The Daily Tar Heel

Serving the students and the University community since 1893

Saturday May 8th

Student Life


Student Body President-Elect Reeves Moseley (third from left) reacts to learning that he won the vote for student body president in an apartment in Carolina Square on Wednesday, Feb. 11, 2020. Moseley won about 70% of the vote.

Junior Reeves Moseley elected student body president in blowout victory

After midnight on Tuesday, it was announced that junior Reeves Moseley was elected student body president with about 70 percent of the vote. Moseley beat Ryan Collins, a graduate student and his only opponent, by 2,028 votes. Total voter turnout for this election was 4,170, a more than 650-vote increase from the year prior. Moseley's campaign slogan was #BridgetheDivide, and his platform included encouraging student voter mobilization and political engagement.  In addition to Moseley's victory, students voted in Tuesday's election for a referendum petitioning for a student activity fee to help finance BeAM makerspaces on campus. 

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Mold growing on a vent in Granville Towers on Friday, Oct. 11, 2019. Residents have recently discovered mold in Granville Towers, forcing the Granville administration to relocate some residents to area hotels.

Granville Towers residents aren't the only UNC students dealing with mold

Carolina Housing received over 400 reports of mold in residence hall rooms between August 2018 and May 2019. Some students living in rooms with mold have complained about the University's response to the issue — especially as it was recently announced that Granville Towers residents will be relocated to nearby hotels as the mold in their rooms is cleaned.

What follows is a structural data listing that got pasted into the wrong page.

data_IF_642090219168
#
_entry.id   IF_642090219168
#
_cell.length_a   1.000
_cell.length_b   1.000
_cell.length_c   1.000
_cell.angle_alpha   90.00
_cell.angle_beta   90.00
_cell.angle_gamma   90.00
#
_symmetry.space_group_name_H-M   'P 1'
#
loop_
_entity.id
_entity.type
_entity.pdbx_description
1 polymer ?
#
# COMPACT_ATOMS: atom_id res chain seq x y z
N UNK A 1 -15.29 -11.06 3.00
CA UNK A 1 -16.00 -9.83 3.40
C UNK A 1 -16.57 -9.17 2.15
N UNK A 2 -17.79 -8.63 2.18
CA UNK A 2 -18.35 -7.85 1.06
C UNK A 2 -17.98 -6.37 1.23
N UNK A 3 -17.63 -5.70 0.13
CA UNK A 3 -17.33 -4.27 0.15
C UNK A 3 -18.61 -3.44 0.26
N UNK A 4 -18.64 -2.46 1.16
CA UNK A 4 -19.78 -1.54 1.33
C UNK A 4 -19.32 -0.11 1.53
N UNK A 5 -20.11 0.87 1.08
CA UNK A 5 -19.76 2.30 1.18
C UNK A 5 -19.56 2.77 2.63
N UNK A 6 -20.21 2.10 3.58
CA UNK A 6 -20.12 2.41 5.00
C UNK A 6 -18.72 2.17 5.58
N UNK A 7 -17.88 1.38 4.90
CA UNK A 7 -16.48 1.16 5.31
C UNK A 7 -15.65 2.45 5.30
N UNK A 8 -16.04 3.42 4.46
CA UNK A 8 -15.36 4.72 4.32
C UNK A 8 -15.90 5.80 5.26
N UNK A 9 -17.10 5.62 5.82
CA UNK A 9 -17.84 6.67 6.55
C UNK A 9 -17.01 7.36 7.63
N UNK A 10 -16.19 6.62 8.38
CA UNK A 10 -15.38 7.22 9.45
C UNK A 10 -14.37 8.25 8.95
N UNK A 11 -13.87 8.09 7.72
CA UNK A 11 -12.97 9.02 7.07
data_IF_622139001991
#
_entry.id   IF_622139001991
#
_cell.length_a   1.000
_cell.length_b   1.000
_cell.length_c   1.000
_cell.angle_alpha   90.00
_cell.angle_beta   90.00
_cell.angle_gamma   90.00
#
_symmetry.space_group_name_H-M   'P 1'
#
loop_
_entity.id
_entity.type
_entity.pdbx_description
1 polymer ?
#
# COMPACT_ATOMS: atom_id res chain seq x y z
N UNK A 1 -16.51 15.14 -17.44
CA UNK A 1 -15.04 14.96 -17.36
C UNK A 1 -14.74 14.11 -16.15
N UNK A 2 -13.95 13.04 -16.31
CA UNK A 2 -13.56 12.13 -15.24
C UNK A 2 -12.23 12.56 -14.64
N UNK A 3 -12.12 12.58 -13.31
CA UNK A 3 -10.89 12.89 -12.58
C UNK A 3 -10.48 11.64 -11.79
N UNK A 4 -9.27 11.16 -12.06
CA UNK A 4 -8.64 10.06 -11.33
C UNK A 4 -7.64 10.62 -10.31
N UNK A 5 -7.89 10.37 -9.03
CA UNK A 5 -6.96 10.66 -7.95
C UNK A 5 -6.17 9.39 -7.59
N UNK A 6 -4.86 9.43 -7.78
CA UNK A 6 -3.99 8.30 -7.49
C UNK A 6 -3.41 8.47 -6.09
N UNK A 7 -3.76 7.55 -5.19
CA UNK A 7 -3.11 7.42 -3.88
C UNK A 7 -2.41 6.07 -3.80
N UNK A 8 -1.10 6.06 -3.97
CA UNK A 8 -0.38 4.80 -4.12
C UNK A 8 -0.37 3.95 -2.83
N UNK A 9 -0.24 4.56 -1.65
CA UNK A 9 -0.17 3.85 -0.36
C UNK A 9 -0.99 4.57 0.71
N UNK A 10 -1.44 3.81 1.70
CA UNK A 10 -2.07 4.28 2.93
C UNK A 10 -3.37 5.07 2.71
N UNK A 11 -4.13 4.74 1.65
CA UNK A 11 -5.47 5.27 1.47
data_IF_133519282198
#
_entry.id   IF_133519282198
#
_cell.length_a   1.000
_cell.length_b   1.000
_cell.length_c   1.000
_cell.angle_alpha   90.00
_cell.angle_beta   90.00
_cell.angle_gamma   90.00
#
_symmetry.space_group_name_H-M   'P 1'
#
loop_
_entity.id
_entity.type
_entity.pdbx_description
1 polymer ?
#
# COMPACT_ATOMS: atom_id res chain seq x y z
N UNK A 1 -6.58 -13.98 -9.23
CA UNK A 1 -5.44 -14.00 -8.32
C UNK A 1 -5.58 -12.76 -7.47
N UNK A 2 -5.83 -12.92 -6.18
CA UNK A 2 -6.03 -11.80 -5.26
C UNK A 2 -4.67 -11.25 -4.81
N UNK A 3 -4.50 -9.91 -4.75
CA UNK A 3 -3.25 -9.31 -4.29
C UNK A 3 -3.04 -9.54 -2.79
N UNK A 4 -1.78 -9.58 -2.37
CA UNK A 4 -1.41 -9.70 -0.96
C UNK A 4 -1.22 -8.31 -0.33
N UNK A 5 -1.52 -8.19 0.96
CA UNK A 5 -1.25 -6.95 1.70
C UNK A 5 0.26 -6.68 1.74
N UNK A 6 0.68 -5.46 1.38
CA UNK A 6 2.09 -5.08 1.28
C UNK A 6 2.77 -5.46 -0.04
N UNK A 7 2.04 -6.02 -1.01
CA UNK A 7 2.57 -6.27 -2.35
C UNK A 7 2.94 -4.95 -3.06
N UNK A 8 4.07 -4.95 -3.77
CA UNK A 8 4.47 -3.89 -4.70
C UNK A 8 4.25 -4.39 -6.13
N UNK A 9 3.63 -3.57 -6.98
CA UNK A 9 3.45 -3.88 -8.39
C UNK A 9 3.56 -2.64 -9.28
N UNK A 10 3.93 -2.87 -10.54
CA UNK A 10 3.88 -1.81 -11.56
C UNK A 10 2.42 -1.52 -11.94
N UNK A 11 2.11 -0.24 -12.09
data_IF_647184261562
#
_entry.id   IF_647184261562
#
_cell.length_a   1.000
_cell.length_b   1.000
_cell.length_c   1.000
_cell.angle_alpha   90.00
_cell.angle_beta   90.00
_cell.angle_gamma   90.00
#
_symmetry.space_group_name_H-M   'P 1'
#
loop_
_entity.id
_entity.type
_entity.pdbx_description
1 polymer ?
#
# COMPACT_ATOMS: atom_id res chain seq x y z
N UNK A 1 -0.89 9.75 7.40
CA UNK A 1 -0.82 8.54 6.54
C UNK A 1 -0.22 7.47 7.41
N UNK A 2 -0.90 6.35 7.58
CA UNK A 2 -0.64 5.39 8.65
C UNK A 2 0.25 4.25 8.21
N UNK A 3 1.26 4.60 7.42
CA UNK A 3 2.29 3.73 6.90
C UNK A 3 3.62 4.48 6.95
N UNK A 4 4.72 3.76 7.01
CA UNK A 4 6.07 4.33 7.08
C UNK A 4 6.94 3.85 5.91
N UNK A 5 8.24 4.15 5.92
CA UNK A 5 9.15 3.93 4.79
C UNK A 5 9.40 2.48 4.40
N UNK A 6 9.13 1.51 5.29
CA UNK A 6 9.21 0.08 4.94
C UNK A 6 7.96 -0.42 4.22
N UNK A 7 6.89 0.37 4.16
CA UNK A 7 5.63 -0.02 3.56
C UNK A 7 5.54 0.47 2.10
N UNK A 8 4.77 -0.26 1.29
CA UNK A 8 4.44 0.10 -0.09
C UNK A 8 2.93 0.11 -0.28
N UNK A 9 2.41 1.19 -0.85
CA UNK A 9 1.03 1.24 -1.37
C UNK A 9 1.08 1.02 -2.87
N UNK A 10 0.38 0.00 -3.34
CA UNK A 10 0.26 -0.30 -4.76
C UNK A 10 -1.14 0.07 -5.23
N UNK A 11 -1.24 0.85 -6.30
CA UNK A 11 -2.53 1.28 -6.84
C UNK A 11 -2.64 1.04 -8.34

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A SpotterEDU device sits at the front of the room in Hanes 117 as a student writes on the blackboard underneath on Tuesday, Oct. 16, 2019.

How UNC got the tech to track men's basketball, football players' class attendance

Emails and financial agreements received by the DTH through multiple public records requests reveal details of the lead-up to and implementation at UNC of SpotterEDU. The technology, developed and operated by a Chicago-based consulting firm, tracks the class attendance of student-athletes through beacon devices with an automatic Bluetooth connection to their smartphones.  Early last month, the DTH reported the existence of the new program at UNC. While the University declined at the time to state which sports it is using the new technology for, new documents suggest that SpotterEDU has been applied only to select players from the football and men's basketball teams.

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Megan Crowley already has two degrees from Notre Dame, but she's not done yet. Crowley has lived her entire life with a rare genetic disease, and she's ready to help people like her. 
Photo courtesy of Megan Crowley, Hey Sisters! Photography. 

Defying expectations: It's Megan Crowley's 'normal'

“I don’t know anything different,” she said. “It’s my normal.” Megan Crowley doesn't let her rare disease dictate her life. She has two degrees from Notre Dame and is working on a a third one in social work at UNC. After being diagnosed with Pompe at 15 months, Crowley's family was told she would never be able to walk or stand on her own, requiring 24-hour nursing care. Told she probably wouldn't live past her first few years of life, Crowley is refusing to conform to the odds she was given. 

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